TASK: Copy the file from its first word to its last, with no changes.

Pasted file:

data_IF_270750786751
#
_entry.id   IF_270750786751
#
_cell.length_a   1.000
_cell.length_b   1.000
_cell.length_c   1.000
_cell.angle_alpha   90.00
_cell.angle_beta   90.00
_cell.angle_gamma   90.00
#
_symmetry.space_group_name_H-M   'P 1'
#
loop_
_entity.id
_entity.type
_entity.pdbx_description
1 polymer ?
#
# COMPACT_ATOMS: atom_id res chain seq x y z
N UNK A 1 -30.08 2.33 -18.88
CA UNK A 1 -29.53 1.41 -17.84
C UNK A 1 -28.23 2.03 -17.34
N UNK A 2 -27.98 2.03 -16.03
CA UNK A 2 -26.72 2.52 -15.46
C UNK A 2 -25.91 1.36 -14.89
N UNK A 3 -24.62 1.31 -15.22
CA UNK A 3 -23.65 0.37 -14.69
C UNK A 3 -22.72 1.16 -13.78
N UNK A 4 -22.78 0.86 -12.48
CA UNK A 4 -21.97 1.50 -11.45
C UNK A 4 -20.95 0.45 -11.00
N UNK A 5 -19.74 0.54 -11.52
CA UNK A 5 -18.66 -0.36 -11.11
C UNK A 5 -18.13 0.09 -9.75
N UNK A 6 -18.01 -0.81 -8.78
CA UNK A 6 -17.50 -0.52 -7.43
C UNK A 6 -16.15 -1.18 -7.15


data_IF_270750786751
#
_entry.id   IF_270750786751
#
_cell.length_a   1.000
_cell.length_b   1.000
_cell.length_c   1.000
_cell.angle_alpha   90.00
_cell.angle_beta   90.00
_cell.angle_gamma   90.00
#
_symmetry.space_group_name_H-M   'P 1'
#
loop_
_entity.id
_entity.type
_entity.pdbx_description
1 polymer ?
#
# COMPACT_ATOMS: atom_id res chain seq x y z
N UNK A 1 -30.08 2.33 -18.88
CA UNK A 1 -29.53 1.41 -17.84
C UNK A 1 -28.23 2.03 -17.34
N UNK A 2 -27.98 2.03 -16.03
CA UNK A 2 -26.72 2.52 -15.46
C UNK A 2 -25.91 1.36 -14.89
N UNK A 3 -24.62 1.31 -15.22
CA UNK A 3 -23.65 0.37 -14.69
C UNK A 3 -22.72 1.16 -13.78
N UNK A 4 -22.78 0.86 -12.48
CA UNK A 4 -21.97 1.50 -11.45
C UNK A 4 -20.95 0.45 -11.00
N UNK A 5 -19.74 0.54 -11.52
CA UNK A 5 -18.66 -0.36 -11.11
C UNK A 5 -18.13 0.09 -9.75
N UNK A 6 -18.01 -0.81 -8.78
CA UNK A 6 -17.50 -0.52 -7.43
C UNK A 6 -16.15 -1.18 -7.15